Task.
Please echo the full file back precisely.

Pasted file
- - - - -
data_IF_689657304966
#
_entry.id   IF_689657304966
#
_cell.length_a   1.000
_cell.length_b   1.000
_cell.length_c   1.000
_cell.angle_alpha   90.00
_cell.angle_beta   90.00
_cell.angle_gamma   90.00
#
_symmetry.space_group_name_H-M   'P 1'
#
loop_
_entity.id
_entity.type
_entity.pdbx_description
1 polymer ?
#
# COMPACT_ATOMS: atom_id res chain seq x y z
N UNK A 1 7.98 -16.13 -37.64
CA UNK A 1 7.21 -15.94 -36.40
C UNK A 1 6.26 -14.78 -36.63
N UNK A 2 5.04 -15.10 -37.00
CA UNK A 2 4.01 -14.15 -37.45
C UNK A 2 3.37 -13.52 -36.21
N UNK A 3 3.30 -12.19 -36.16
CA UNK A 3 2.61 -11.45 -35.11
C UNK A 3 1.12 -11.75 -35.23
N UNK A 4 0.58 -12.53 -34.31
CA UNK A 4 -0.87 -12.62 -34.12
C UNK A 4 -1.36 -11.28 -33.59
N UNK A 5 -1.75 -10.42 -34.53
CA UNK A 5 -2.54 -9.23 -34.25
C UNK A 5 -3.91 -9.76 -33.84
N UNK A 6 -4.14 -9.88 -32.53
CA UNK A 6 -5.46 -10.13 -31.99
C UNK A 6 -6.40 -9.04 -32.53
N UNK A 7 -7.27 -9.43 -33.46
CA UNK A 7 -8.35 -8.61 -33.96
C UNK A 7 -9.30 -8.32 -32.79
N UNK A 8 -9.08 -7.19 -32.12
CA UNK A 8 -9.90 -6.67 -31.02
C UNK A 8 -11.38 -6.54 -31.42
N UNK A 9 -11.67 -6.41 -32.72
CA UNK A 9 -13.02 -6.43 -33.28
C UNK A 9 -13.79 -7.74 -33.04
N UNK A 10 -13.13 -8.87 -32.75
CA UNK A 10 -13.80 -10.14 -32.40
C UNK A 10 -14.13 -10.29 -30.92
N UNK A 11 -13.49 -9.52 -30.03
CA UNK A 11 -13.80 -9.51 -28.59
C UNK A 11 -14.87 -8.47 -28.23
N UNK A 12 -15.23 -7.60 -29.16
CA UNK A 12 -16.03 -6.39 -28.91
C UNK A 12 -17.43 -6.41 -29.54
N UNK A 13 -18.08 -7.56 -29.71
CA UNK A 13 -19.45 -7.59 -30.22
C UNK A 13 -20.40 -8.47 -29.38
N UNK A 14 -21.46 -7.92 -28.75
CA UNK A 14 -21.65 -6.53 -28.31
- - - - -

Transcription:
data_IF_689657304966
#
_entry.id   IF_689657304966
#
_cell.length_a   1.000
_cell.length_b   1.000
_cell.length_c   1.000
_cell.angle_alpha   90.00
_cell.angle_beta   90.00
_cell.angle_gamma   90.00
#
_symmetry.space_group_name_H-M   'P 1'
#
loop_
_entity.id
_entity.type
_entity.pdbx_description
1 polymer ?
#
# COMPACT_ATOMS: atom_id res chain seq x y z
N UNK A 1 7.98 -16.13 -37.64
CA UNK A 1 7.21 -15.94 -36.40
C UNK A 1 6.26 -14.78 -36.63
N UNK A 2 5.04 -15.10 -37.00
CA UNK A 2 4.01 -14.15 -37.45
C UNK A 2 3.37 -13.52 -36.21
N UNK A 3 3.30 -12.19 -36.16
CA UNK A 3 2.61 -11.45 -35.11
C UNK A 3 1.12 -11.75 -35.23
N UNK A 4 0.58 -12.53 -34.31
CA UNK A 4 -0.87 -12.62 -34.12
C UNK A 4 -1.36 -11.28 -33.59
N UNK A 5 -1.75 -10.42 -34.53
CA UNK A 5 -2.54 -9.23 -34.25
C UNK A 5 -3.91 -9.76 -33.84
N UNK A 6 -4.14 -9.88 -32.53
CA UNK A 6 -5.46 -10.13 -31.99
C UNK A 6 -6.40 -9.04 -32.53
N UNK A 7 -7.27 -9.43 -33.46
CA UNK A 7 -8.35 -8.61 -33.96
C UNK A 7 -9.30 -8.32 -32.79
N UNK A 8 -9.08 -7.19 -32.12
CA UNK A 8 -9.90 -6.67 -31.02
C UNK A 8 -11.38 -6.54 -31.42
N UNK A 9 -11.67 -6.41 -32.72
CA UNK A 9 -13.02 -6.43 -33.28
C UNK A 9 -13.79 -7.74 -33.04
N UNK A 10 -13.13 -8.87 -32.75
CA UNK A 10 -13.80 -10.14 -32.40
C UNK A 10 -14.13 -10.29 -30.92
N UNK A 11 -13.49 -9.52 -30.03
CA UNK A 11 -13.80 -9.51 -28.59
C UNK A 11 -14.87 -8.47 -28.23
N UNK A 12 -15.23 -7.60 -29.16
CA UNK A 12 -16.03 -6.39 -28.91
C UNK A 12 -17.43 -6.41 -29.54
N UNK A 13 -18.08 -7.56 -29.71
CA UNK A 13 -19.45 -7.59 -30.22
C UNK A 13 -20.40 -8.47 -29.38
N UNK A 14 -21.46 -7.92 -28.75
CA UNK A 14 -21.65 -6.53 -28.31